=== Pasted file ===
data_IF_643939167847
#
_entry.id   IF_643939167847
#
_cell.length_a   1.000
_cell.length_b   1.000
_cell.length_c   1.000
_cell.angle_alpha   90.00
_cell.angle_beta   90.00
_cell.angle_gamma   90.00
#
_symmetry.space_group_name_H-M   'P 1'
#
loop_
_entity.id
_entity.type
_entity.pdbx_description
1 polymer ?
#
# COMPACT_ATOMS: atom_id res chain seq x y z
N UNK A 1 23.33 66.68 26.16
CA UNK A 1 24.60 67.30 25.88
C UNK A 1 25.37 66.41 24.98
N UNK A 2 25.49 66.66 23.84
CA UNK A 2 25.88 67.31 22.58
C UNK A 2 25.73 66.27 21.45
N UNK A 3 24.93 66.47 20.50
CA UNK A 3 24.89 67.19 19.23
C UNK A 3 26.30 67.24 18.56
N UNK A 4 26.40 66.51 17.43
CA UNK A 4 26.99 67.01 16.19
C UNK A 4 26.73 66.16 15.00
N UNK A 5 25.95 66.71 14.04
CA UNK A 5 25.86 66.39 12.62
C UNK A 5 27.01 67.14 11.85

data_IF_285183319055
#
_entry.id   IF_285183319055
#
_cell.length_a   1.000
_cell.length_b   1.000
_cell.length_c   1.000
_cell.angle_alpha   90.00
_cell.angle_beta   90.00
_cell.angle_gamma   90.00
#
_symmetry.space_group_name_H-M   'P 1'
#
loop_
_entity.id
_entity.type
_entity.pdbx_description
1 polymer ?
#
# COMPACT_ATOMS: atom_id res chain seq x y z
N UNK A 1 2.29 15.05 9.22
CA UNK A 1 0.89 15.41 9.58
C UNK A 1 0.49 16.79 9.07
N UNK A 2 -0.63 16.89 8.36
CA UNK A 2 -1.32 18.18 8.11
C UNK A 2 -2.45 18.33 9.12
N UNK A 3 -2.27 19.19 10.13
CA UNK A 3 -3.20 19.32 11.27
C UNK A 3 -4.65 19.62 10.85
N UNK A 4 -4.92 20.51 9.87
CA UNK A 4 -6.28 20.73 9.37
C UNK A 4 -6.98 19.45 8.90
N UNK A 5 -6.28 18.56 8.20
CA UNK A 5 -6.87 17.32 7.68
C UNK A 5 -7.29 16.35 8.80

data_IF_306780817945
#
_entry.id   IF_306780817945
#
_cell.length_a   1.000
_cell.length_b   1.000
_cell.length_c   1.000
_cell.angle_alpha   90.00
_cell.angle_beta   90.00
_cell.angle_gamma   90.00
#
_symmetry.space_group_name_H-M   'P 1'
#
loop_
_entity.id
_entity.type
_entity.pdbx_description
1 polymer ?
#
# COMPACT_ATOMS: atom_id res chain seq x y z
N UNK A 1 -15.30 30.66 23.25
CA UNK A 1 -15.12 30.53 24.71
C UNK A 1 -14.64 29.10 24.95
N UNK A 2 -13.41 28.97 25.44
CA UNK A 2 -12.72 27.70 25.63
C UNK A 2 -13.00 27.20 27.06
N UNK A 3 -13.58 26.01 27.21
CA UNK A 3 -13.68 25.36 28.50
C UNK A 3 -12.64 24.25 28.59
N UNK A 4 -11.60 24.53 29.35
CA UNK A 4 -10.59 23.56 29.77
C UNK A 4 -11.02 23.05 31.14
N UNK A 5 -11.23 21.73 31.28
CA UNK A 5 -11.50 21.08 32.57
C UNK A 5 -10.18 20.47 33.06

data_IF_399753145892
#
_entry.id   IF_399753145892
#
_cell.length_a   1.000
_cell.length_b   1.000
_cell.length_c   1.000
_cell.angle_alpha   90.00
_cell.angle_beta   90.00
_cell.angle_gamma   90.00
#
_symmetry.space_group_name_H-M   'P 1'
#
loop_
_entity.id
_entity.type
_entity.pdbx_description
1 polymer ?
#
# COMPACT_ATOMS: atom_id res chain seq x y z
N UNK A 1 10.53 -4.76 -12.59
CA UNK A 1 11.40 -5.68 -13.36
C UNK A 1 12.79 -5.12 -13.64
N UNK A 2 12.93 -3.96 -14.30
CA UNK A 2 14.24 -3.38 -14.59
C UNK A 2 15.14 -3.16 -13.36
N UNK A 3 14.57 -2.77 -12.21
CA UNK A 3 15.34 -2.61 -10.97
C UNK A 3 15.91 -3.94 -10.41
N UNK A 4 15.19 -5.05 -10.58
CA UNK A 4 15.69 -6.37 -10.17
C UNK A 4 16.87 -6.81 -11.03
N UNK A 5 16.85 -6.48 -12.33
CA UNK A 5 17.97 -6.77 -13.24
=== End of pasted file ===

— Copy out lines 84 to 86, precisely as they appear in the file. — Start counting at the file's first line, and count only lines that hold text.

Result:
loop_
_entity.id
_entity.type